Roberto Alomar, Bert Blyleven and Pat Gillick immortalized in Cooperstown

July 24, 2011
2011 Inductee Pat Gillick (Milo Stewart Jr./National Baseball Hall of Fame Library)

View a transcript of Pat Gillick's speech

View a transcript of Roberto Alomar's speech

View a transcript of Bert Blyleven's speech

View a photo gallery of the Induction Ceremony

View a press release about the Induction Ceremony

COOPERSTOWN, N.Y. – You can add three more names to the pantheon of baseball’s greatest stars now that the game’s greatest one-day celebration is complete.

The eyes of the baseball world were on Cooperstown on Sunday afternoon thanks to the National Baseball Hall of Fame’s Induction Ceremony. Graced by near perfect summer weather conditions, some 17,500 fans and 47 returning Hall of Famers traveled to the grounds next to the Clark Sports Center to celebrate the adding of the names of general manager Pat Gillick, second baseman Roberto Alomar and pitcher Bert Blyleven to the roster of the National Pastime’s greatest team.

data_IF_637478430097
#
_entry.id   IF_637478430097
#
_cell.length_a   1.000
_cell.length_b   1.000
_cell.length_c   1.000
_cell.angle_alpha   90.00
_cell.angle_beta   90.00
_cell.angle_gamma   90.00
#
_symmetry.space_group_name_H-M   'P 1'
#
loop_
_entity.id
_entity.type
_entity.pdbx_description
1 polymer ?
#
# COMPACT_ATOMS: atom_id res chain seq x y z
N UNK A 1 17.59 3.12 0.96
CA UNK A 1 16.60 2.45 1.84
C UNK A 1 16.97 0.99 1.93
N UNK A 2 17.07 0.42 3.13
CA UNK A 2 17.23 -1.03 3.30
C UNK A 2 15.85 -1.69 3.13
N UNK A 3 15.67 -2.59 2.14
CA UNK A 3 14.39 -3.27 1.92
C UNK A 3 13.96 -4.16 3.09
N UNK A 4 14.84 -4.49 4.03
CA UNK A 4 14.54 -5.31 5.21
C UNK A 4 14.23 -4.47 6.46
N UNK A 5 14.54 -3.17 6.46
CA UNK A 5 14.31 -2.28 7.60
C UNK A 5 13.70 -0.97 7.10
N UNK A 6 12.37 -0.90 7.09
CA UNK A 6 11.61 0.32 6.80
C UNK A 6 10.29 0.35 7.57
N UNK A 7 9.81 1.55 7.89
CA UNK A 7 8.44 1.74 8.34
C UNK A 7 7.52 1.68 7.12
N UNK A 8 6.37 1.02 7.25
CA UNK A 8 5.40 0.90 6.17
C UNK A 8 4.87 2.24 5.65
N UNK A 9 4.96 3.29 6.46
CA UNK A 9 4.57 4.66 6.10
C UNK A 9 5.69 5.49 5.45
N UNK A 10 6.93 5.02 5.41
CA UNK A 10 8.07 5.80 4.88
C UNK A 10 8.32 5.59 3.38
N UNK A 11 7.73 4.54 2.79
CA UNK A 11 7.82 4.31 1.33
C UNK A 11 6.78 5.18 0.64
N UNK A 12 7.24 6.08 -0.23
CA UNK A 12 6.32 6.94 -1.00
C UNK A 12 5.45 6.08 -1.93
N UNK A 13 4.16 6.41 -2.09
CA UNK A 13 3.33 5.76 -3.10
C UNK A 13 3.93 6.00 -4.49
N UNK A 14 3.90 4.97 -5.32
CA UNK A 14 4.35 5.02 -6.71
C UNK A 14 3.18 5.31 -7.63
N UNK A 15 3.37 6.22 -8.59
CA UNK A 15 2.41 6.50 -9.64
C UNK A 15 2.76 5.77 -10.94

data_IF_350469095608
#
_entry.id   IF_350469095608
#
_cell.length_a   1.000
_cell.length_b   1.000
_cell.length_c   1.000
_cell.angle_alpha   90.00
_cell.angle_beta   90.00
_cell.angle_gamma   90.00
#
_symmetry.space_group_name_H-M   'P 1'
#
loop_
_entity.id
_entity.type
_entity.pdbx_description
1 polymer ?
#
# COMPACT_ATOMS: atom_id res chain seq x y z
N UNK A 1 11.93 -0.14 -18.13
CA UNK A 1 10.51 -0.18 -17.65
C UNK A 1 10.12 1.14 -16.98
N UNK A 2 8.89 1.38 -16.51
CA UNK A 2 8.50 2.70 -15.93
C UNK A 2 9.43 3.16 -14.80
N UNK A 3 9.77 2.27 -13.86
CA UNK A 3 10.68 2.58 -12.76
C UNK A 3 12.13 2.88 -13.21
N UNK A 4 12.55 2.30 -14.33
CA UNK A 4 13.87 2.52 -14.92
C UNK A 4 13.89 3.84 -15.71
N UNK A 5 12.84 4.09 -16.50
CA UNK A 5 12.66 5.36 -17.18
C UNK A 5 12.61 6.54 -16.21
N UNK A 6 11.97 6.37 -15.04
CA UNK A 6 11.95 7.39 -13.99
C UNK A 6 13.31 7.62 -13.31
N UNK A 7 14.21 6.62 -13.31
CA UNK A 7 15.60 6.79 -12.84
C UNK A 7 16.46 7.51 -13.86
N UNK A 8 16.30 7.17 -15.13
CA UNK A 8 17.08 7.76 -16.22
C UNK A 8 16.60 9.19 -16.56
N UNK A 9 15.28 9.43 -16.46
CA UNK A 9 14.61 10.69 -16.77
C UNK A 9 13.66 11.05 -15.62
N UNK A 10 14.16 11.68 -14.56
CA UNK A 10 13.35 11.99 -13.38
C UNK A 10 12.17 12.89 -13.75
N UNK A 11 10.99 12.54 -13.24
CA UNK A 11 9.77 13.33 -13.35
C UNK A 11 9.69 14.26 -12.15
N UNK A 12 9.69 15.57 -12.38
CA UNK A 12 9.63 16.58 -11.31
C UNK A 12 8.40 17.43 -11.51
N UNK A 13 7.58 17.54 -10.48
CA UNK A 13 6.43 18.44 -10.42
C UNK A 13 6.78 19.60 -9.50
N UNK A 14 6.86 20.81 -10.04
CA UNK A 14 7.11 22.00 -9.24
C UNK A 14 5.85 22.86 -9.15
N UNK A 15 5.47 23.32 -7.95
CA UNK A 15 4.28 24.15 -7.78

After honoring those Hall of Famers who have passed away since the 2010 Induction Ceremony – Sparky Anderson, Bob Feller, Harmon Killebrew, Duke Snider and Dick Williams – Hall of Fame Chairman Jane Forbes Clark may have expressed it best when she opened the ceremony by saying, “What makes this weekend so special? It is the only time you will see so many legends in one place at one time.”

Of the trio of new inductees, Gillick, who made a successful transition from the field to the front office, led of by by saying, “I am here because nearly 50 years ago I realized that my pitching arm was not going to get me to the major leagues. I had a good run in college and in the minors but it was pretty clear my arm wasn’t going to get me to the majors, so I knew I had to find another way.”

Gillick’s way would lead to 27 seasons as a general manager in which his teams earned 11 postseason berths and had 20 winning seasons. Gillick’s leadership would bring Toronto its first-ever Fall Classic titles in 1992 and ’93, and the Phillies a championship crown in 2008.